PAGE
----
One of the most common calls I receive is,
“I have mice but do not want rodenticides used”.
One of the most common calls I receive is, “I have mice but do not want rodenticides used”. This is a fair statement. As an IPM company (integrated pest management), we do our very best to minimize off target animals and treat our environment with the respect it deserves. I enjoy these calls because I love discussing this topic. It is something I am very passionate about, not just rodenticides, all pesticides. We can’t be like Frankenstein, “FIRE BAD”! There are pros and cons with everything, “never this” and “always that” are rarely the answer.
Here are a few things to consider:
- Not all rodenticides are created equal. Saying I don’t like rodenticides is like saying you do not like household cleaners because you do not like bleach.
- I wish we lived more like the Costa Rica people. Feeding wildlife is not only illegal, but also considered animal cruelty. They do not need your help, lose the bird feeders!
- There are degrees on a scale of secondary poisoning and even some that have no antidote.
- It is my strong belief that allowing a rodent population to increase in or around your home only invites animals of prey. Thus, increasing the likelihood of secondary poisoning, from birds to four legged mammals. The wise approach is to let the population grow in the woods, not your back yard. Increased rodent population plus a quick reactive measure (poison) increases concerns for all off target animals including birds of prey.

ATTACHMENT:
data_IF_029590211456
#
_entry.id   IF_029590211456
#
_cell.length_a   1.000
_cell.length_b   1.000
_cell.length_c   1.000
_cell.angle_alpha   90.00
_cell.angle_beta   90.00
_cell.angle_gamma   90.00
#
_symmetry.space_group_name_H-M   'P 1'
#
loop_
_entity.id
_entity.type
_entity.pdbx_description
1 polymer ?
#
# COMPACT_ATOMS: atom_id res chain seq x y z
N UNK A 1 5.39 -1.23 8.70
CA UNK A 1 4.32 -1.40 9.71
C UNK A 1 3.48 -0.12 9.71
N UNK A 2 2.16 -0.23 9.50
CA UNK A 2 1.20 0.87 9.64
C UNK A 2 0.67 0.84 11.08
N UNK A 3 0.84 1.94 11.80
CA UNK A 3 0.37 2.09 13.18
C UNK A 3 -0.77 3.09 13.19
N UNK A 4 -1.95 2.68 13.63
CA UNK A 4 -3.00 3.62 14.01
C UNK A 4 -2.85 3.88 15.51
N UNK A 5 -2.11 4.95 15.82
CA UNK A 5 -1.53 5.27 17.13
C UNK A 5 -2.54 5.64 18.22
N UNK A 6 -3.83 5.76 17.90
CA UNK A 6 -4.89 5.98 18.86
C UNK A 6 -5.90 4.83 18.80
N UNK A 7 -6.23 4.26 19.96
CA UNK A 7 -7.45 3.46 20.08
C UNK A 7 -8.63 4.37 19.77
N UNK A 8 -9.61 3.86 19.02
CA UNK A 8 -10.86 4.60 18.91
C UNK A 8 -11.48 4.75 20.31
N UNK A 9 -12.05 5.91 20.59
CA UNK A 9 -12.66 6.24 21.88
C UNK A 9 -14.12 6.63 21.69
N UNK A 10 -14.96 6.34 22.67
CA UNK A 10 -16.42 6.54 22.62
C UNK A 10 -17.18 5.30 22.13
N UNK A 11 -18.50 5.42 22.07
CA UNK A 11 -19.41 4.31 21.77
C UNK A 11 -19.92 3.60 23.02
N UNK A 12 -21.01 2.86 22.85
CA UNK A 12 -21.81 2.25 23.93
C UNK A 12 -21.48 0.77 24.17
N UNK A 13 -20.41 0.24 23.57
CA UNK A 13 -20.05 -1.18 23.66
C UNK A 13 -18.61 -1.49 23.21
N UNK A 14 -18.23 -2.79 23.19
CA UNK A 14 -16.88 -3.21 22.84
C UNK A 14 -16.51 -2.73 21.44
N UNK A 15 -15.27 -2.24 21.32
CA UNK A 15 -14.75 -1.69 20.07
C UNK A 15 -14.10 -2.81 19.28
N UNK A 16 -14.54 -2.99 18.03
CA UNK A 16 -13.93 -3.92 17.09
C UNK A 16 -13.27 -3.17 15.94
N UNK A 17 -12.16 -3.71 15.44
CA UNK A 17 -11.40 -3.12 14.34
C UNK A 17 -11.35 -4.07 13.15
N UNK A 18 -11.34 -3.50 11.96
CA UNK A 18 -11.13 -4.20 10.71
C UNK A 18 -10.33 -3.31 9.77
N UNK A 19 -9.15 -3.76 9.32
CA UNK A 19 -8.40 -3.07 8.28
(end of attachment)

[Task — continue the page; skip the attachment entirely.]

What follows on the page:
- There are products that minimize secondary poisoning while lowering populations.
- When you read in the news about birds of prey dying from rodenticide use, more than not, it is a homeowner or DYI using over the counter products incorrectly.
It is my best advice to have an ongoing exterior, secured, locked and anchored rodenticide program to keep off target, secondary poisoning issues from happening. It then comes down to what product and how much to use. Here at profishant, we use products that all have an antidote as well as score very low on the secondary poisoning scale. By keeping the rodent population low, we can stop infestations before they happen. This keeps prey less likely to visit this area for a food source. By limiting these populations, we are limiting the likelihood of such mishaps.
The most common issue I run across is when we rid the home of the population, some customers will cancel. They say, “We do not have an issue anymore and we do not like rodenticides”. This usually turns into a call months later, a year later. “They are back, what can you do for us”? We then must start over. Increased populations with bait consumption. This is not the best practice and is counterproductive. Keeping an ongoing program is the best practice.
Rodenticides are not the end all be all. They are just another tool in our large toolbox. A tool that can be useful when implemented with respect, thought and care. This is how we handle rodenticides here at profishant.
Article Written By:
Andrew Sievers, ACE
Associate Certied Entomologist